By Melissa Locker
August 29, 2016
Pyongyang, North Korea.
Getty Images

North Korea’s Central Zoo in Pyongyang recently re-opened its doors after two years of renovations and has a brand new star attraction: dogs.

While common household companions in much of the world, poodles, German Shepherds, Saint Bernards, Shih-tzus, and Schnauzers are curiosities in North Korea, which is why they have found a home in the zoo.

The dog pavilion hosts an assortment of breeds all romping in their cages in front of zoo patrons. According to the BBC, a plaque on the dog pavilion indicates that North Korea’s leader Kim Jong-un reportedly helped bolster the zoo’s dog collection by donating several puppies, including poodles, German shepherds and a Chihuahua.

The dog pavilion’s resident Jindo dog represents a furry form of détente with South Korea, as the pup was a present from former South Korean President Kim Dae-jung. At the zoo, it lives next door to North Korea’s own national dog, a white breed known as Pungsans. Almost makes you wish all international relations involved puppies.

The dogs join bears, elephants, zebras, and donkeys in the zoo that was started in 1959 by Kim Jong-un’s grandfather, Kim Il-sung.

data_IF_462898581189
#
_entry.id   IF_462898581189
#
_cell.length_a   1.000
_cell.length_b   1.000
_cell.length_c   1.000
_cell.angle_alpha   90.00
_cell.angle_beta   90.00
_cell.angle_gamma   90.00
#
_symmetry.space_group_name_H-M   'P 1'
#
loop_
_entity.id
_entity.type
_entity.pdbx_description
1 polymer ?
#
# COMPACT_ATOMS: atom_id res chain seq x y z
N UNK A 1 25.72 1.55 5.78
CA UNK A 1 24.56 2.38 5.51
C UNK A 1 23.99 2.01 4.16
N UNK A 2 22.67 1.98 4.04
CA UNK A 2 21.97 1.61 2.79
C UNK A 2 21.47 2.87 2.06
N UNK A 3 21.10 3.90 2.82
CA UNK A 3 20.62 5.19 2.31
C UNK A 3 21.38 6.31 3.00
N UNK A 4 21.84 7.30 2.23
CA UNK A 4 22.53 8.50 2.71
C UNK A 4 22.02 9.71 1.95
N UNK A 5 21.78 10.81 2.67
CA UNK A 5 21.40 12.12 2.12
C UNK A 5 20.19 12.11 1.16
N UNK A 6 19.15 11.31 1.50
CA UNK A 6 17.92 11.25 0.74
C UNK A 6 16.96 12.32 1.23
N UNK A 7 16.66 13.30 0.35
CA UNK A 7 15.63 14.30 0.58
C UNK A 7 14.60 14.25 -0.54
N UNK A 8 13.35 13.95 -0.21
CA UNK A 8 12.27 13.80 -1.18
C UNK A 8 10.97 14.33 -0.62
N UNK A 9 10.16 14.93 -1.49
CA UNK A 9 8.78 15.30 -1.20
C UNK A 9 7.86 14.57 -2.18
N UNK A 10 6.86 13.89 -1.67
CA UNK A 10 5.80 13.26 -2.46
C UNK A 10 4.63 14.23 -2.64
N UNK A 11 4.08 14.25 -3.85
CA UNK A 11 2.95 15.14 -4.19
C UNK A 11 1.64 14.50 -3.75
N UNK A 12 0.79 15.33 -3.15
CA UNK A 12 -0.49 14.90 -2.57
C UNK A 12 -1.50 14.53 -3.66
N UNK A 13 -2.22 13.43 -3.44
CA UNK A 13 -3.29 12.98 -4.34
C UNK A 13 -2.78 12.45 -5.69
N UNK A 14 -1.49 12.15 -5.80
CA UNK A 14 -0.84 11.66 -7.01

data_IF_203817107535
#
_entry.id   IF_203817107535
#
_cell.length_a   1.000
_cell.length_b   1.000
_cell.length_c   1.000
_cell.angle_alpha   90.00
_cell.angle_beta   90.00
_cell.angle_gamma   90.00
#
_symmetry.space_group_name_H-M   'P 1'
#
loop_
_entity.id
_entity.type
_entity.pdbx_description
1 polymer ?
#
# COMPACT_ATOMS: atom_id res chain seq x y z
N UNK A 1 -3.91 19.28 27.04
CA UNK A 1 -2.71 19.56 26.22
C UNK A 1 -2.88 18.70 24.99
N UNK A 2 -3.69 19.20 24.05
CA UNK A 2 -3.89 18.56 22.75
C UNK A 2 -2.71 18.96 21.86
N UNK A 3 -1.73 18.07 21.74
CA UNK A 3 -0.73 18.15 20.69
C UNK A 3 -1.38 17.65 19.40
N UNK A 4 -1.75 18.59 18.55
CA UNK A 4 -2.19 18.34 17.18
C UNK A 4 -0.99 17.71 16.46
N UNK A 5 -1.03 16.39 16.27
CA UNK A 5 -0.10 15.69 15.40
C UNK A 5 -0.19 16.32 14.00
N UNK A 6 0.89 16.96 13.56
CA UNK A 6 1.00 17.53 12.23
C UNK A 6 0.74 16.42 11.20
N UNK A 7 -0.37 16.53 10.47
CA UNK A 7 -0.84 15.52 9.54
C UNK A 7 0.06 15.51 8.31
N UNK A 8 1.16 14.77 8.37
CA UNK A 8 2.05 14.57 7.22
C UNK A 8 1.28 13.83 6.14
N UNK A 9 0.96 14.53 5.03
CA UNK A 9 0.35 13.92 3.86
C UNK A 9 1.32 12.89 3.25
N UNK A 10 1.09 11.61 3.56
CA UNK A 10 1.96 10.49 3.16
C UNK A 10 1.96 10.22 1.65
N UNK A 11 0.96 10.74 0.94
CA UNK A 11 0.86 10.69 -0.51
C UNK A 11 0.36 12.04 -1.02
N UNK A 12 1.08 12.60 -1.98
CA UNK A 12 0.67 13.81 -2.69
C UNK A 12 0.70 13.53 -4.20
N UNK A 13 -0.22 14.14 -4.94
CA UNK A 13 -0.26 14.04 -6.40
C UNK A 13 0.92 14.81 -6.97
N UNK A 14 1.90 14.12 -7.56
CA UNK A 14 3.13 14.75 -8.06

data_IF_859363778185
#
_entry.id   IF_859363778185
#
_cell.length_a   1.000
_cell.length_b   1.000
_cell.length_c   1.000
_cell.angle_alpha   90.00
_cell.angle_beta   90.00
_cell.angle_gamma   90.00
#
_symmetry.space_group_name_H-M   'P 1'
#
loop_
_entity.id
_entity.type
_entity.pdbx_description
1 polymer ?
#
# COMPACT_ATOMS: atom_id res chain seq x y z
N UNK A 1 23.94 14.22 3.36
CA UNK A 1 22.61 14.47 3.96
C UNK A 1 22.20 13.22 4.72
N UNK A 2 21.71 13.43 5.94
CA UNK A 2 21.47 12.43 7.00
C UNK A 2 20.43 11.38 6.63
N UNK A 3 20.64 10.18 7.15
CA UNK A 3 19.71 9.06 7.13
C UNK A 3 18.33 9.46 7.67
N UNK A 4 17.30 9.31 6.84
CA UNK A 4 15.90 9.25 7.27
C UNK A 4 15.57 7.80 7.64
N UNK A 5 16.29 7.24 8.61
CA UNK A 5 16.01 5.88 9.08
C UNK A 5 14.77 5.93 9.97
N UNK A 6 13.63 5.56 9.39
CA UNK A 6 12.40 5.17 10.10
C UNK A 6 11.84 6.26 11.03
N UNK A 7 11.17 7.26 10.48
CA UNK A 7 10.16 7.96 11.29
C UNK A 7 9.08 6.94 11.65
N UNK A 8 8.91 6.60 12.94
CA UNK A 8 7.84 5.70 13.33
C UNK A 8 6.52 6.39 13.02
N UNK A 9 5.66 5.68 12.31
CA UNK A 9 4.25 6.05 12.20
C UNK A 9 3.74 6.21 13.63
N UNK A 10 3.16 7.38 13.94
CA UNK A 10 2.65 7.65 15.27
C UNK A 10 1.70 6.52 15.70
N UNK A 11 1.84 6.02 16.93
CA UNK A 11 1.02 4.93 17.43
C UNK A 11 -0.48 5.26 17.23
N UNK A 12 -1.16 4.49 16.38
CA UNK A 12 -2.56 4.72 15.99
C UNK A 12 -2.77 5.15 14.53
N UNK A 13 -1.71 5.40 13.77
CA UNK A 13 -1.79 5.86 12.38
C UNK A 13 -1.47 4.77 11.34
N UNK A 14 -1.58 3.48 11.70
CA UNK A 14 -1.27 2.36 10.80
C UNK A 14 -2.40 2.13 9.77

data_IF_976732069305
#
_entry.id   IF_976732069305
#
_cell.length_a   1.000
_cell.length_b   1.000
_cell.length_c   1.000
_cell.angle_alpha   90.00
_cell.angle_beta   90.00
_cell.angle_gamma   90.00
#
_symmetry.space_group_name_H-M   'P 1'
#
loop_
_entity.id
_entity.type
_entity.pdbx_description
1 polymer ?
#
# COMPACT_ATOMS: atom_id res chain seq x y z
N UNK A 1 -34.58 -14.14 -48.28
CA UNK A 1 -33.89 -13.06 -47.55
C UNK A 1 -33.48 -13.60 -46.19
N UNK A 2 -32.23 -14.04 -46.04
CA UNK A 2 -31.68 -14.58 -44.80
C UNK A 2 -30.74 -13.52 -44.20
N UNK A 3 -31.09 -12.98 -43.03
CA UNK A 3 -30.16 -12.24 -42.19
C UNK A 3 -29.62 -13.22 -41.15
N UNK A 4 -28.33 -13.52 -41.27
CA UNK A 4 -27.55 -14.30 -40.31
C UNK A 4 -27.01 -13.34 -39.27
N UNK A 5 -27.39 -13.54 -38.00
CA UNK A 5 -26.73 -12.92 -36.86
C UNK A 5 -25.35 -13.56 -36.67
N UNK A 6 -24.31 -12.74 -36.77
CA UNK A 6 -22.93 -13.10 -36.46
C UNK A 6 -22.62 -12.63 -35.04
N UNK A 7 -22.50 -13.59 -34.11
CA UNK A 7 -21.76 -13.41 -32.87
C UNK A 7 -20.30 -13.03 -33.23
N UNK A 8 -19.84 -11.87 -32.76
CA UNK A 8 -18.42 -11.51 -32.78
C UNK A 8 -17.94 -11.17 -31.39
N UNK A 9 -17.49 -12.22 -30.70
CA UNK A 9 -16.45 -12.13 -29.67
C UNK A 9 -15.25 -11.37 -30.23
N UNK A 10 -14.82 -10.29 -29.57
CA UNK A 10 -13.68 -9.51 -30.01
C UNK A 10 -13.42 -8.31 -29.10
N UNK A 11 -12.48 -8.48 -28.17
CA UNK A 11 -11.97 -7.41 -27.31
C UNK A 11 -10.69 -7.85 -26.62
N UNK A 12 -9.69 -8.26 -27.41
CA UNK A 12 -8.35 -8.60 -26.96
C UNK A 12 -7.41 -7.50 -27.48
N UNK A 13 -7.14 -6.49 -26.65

At that time, the zoo had just 50 badgers in residence, the Associated Press reported. Now the variety has grown, thanks in part to animals given to the zoo from foreign leaders. For instance, the zoo’s first elephant came from Vietnamese revolutionary leader Ho Chi Minh, orangutans came from former Indonesian president Suharto, and the King Charles spaniel in the dog pavilion, was reportedly given to Kim’s father, Kim Jong-Il, by “the U.S. company Tapco” in 1995, according to the AP.

Dog lovers will be relieved to know that it looks like the pups at least have plenty of room to run and romp in their pens. While dogs in a zoo may be strange to Western eyes, it’s actually a sign that dogs are slowly being considered companion animals in Korea. According to the AP, the dog pavilion includes tips on dog training, hinting that keeping pups as pets may be on the rise in North Korea.

While it’s still difficult for Westerners to visit the nation, some companies do offer guided tours. Future stops may include the newly refurbished Central Zoo.